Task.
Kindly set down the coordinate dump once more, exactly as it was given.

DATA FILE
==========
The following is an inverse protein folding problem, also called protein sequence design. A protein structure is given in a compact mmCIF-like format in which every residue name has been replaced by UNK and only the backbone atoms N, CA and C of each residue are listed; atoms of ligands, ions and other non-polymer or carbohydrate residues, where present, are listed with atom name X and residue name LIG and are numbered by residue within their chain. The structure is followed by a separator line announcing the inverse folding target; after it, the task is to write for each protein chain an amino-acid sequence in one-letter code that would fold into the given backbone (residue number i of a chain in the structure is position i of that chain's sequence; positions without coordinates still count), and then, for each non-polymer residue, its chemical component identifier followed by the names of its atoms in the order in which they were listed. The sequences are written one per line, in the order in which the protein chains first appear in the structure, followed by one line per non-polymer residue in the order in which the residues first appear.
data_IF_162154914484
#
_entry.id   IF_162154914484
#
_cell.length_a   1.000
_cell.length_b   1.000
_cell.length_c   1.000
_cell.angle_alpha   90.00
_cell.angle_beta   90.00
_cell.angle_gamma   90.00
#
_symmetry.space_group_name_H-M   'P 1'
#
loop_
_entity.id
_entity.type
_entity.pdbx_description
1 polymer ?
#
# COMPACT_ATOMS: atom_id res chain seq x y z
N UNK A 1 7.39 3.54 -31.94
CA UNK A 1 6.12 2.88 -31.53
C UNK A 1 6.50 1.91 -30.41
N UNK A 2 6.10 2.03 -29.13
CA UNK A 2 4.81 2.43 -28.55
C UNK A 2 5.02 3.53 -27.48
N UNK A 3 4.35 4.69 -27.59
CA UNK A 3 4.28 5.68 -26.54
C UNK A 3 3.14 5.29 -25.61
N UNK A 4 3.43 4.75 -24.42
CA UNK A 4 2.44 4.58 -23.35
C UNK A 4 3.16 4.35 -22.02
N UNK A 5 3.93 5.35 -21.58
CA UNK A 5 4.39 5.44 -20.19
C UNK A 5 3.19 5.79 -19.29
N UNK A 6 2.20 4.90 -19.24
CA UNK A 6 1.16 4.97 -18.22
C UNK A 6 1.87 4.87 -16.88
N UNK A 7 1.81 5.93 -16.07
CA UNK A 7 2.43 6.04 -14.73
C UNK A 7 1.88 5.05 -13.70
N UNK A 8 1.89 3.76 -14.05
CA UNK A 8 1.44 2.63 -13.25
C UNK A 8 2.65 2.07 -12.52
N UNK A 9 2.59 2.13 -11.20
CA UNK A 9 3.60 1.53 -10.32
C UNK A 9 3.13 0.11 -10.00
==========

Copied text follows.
The following is an inverse protein folding problem, also called protein sequence design. A protein structure is given in a compact mmCIF-like format in which every residue name has been replaced by UNK and only the backbone atoms N, CA and C of each residue are listed; atoms of ligands, ions and other non-polymer or carbohydrate residues, where present, are listed with atom name X and residue name LIG and are numbered by residue within their chain. The structure is followed by a separator line announcing the inverse folding target; after it, the task is to write for each protein chain an amino-acid sequence in one-letter code that would fold into the given backbone (residue number i of a chain in the structure is position i of that chain's sequence; positions without coordinates still count), and then, for each non-polymer residue, its chemical component identifier followed by the names of its atoms in the order in which they were listed. The sequences are written one per line, in the order in which the protein chains first appear in the structure, followed by one line per non-polymer residue in the order in which the residues first appear.
data_IF_162154914484
#
_entry.id   IF_162154914484
#
_cell.length_a   1.000
_cell.length_b   1.000
_cell.length_c   1.000
_cell.angle_alpha   90.00
_cell.angle_beta   90.00
_cell.angle_gamma   90.00
#
_symmetry.space_group_name_H-M   'P 1'
#
loop_
_entity.id
_entity.type
_entity.pdbx_description
1 polymer ?
#
# COMPACT_ATOMS: atom_id res chain seq x y z
N UNK A 1 7.39 3.54 -31.94
CA UNK A 1 6.12 2.88 -31.53
C UNK A 1 6.50 1.91 -30.41
N UNK A 2 6.10 2.03 -29.13
CA UNK A 2 4.81 2.43 -28.55
C UNK A 2 5.02 3.53 -27.48
N UNK A 3 4.35 4.69 -27.59
CA UNK A 3 4.28 5.68 -26.54
C UNK A 3 3.14 5.29 -25.61
N UNK A 4 3.43 4.75 -24.42
CA UNK A 4 2.44 4.58 -23.35
C UNK A 4 3.16 4.35 -22.02
N UNK A 5 3.93 5.35 -21.58
CA UNK A 5 4.39 5.44 -20.19
C UNK A 5 3.19 5.79 -19.29
N UNK A 6 2.20 4.90 -19.24
CA UNK A 6 1.16 4.97 -18.22
C UNK A 6 1.87 4.87 -16.88
N UNK A 7 1.81 5.93 -16.07
CA UNK A 7 2.43 6.04 -14.73
C UNK A 7 1.88 5.05 -13.70
N UNK A 8 1.89 3.76 -14.05
CA UNK A 8 1.44 2.63 -13.25
C UNK A 8 2.65 2.07 -12.52
N UNK A 9 2.59 2.13 -11.20
CA UNK A 9 3.60 1.53 -10.32
C UNK A 9 3.13 0.11 -10.00